TikTok V. Senate, c. 2024. Goodbye, new old friend.

We are one step closer to TikTok being somebody that we used to know. On Wednesday, March 13th, 2024, the House took a vote to finalize what many consider the death sentence for TikTok. In this bipartisan bill, it states that ByteDance, the parent company of TikTok, must sell the social media application or it will be banned from all US devices. All app stores (Google, Apple, etc.) will be required to block any applications from the United States, if they are owned by ByteDance.

The lopsided results show that the majority of the house representatives find this to be very problematic. With a final vote of 352–62, the bill moves on to the Senate. One of the leading political party sponsors claims that the efforts put forth are not a ban on video sharing apps as a whole, but one that is trying to force ByteDance’s hand to sell off the app as a means of security for the United States. In recent years, the application has partnered with Oracle to house all US customer data in Texas, but that doesn’t seem to be enough as the user data may still be accessible to the partner company.

The “Protecting Americans from Foreign Adversary Controlled Applications Act” would give ByteDance six months to sell the business before incurring an outright ban on all US devices. Along with the sale component, this bill would allow any sitting US president to address threats from other foreign-owned applications in an easier way. Finally, it allows users to download the data that has been collected on them and offload it to another platform.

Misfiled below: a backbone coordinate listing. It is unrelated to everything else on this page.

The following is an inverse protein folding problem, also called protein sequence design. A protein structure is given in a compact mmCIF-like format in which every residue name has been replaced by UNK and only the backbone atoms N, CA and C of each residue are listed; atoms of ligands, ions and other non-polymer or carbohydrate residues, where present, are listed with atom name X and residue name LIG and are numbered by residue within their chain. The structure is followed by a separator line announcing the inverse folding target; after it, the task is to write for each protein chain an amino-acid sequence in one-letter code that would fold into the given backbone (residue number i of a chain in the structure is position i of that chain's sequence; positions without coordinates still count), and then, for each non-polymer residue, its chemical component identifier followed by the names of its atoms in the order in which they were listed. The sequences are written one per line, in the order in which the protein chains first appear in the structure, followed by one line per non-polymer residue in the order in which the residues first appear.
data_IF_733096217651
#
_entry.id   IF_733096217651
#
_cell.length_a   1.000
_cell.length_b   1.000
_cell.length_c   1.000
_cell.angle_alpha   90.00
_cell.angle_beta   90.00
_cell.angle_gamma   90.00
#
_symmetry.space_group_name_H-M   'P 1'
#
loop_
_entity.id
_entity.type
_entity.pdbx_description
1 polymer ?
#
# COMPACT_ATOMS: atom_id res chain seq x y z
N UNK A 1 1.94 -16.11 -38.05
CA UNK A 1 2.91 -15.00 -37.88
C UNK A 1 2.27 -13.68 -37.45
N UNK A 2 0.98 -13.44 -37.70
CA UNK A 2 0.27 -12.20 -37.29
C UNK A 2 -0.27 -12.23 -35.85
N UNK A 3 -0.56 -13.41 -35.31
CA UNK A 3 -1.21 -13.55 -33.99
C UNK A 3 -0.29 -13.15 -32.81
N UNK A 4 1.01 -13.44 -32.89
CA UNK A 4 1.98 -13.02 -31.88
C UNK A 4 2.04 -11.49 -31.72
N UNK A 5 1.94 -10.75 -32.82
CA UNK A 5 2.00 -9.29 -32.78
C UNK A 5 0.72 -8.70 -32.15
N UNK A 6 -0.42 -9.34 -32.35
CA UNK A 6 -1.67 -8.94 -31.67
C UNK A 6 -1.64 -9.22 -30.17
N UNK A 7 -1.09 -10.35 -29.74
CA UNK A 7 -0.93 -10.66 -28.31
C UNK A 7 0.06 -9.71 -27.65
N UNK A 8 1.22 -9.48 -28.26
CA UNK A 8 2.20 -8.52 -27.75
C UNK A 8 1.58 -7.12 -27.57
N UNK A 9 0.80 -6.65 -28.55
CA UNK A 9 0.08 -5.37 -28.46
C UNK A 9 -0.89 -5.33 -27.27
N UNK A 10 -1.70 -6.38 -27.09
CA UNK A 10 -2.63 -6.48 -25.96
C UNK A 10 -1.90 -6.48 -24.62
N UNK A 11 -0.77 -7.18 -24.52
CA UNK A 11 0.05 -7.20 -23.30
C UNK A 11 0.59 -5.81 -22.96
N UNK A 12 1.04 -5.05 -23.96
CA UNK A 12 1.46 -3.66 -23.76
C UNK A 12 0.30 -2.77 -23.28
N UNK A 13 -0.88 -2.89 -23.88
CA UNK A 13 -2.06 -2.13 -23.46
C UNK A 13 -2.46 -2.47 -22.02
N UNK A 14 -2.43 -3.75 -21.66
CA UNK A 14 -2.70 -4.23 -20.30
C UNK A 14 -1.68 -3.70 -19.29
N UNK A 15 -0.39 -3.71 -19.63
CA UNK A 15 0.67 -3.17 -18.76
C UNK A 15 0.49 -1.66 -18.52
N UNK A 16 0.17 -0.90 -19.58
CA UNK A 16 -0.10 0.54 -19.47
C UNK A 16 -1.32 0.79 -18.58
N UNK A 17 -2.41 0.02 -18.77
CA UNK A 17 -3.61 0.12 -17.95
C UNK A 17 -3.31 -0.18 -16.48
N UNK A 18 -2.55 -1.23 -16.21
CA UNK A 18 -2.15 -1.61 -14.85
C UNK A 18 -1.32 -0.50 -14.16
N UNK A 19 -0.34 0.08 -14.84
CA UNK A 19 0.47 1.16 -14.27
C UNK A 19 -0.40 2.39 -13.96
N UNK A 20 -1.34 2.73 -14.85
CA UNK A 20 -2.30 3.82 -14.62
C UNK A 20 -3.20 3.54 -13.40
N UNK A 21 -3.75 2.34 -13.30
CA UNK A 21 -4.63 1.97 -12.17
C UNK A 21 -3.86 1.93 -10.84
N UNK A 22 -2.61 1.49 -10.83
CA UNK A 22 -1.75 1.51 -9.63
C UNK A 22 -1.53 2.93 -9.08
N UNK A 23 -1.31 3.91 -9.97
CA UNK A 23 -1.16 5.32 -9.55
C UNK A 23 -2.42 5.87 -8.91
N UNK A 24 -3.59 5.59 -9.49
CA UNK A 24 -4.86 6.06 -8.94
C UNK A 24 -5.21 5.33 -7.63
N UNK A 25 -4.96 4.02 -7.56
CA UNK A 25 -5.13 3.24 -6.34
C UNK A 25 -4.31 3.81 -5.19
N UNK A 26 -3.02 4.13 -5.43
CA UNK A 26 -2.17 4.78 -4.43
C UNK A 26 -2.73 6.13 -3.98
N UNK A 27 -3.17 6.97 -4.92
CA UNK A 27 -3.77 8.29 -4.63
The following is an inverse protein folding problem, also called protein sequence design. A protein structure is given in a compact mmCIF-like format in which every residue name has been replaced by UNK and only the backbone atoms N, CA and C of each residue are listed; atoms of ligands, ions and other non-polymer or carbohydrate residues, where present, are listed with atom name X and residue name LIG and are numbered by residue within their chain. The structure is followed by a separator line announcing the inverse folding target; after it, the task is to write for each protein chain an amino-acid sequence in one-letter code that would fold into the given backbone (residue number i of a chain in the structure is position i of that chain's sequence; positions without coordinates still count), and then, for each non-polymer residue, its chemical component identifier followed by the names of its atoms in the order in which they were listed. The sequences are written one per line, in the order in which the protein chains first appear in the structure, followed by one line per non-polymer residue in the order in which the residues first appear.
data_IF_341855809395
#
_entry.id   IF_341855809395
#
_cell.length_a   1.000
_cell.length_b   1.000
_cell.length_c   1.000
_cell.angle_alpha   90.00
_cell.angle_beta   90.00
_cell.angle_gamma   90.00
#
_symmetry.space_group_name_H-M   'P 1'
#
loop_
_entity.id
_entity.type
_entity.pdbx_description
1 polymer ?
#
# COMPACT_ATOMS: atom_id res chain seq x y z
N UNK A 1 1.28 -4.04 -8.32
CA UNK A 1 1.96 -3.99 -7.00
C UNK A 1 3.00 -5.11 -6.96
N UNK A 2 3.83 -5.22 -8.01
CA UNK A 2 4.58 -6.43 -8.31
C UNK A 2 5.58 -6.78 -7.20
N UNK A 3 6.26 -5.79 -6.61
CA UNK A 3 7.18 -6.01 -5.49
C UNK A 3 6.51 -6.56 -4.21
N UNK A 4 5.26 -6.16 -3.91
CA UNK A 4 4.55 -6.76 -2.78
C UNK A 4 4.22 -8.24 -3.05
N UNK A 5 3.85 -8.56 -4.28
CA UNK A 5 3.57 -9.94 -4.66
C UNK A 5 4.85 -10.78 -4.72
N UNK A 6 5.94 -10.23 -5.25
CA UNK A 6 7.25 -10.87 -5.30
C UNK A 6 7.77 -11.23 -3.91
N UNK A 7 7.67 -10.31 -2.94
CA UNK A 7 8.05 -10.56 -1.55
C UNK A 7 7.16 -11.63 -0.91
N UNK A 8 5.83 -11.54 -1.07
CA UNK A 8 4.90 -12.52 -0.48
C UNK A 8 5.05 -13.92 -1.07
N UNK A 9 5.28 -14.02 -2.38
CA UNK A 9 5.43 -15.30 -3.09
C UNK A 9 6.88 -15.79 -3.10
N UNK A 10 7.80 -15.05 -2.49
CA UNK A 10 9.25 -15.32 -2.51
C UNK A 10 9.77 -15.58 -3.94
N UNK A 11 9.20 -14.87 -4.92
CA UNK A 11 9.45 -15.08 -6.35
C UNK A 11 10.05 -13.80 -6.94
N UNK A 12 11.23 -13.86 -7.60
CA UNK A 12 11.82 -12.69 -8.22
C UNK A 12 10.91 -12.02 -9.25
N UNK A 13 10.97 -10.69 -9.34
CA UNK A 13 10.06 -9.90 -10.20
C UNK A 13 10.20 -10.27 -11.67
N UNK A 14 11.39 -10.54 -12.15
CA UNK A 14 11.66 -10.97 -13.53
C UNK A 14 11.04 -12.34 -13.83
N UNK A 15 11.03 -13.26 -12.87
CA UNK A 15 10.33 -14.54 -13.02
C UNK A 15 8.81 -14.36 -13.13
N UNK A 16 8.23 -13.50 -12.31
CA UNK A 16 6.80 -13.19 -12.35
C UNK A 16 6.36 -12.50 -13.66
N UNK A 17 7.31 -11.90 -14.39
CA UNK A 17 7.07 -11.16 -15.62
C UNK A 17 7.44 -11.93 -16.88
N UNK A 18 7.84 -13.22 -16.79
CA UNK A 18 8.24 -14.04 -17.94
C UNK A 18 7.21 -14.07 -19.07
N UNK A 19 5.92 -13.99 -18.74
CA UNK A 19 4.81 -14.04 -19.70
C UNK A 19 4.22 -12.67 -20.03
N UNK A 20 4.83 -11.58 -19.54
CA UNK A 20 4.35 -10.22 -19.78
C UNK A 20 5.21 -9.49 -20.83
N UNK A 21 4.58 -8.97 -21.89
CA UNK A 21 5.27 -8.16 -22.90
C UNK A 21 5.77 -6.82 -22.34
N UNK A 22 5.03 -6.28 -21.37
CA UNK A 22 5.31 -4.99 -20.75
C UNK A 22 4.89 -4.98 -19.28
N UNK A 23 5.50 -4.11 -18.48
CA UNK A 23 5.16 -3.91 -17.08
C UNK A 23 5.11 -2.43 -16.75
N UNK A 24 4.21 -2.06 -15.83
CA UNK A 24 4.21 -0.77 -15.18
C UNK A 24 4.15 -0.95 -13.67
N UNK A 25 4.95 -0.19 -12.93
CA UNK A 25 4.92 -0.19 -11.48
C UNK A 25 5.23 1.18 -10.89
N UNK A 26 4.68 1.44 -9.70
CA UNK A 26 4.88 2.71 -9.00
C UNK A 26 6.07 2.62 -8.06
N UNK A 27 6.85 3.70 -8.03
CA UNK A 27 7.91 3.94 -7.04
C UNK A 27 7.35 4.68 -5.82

Opposition Is Never Easy

As we know, roughly 85% of the voters said yes to this bill. On the other side, almost 15% said no, but why is that? 27 year old Maxwell Frost (D-Fla), the youngest member of congress, feels it is a violation of the First Amendment – The Freedom of Speech. If your freedom of speech is still there, but the channels in which you practice those freedoms is destroyed, are those freedoms really still there? Looking at it from the economic side, we also see the grim perspective of tens of thousands of people losing jobs, income and communities that they have built and depend on as part of their livelihood.

While some refer to the ideas and intentions within the bill as an act of censorship, others refer to the act of keeping it as espionage and harmful to our national security. TikTok fights back saying that it will do what it can to prevent this from passing in the Senate, as that is truly the final hurdle before it is passed into law. President Biden has already stated that given the bill on his desk, he would sign it, meaning that the senate likely holds the final decision in their hands.

TikTok’s Not Going Down Easy

In the past TikTok has brought legal action against those trying to ban the app, claiming that safety of their users is a top priority. The United State court system has previously sided with TikTok and Frost, stating that the ban is in direct violation of American’s first amendment right to free speech. While there is some reassurance for TikTok that the court system has sided with them in the past, anything is possible and the outcome is never definitive.

Thank about it for a second – What would a world without TikTok look like? Its become so deeply engrained with how people educate themselves, spend their free time, or even express their emotions that not having it in a post-pandemic world, for many, seems unthinkable. While this is still a developing story, as we wait to see what occurs as a result of the bill’s success in the house, we will continue to update you.

Answer these questions:

What do you hope the outcome is?
Is there any real reason to be concerned about data leaks from TikTok more than Facebook, X, or Snapchat?
If they ban TikTok, what platform would you be most likely to move to?

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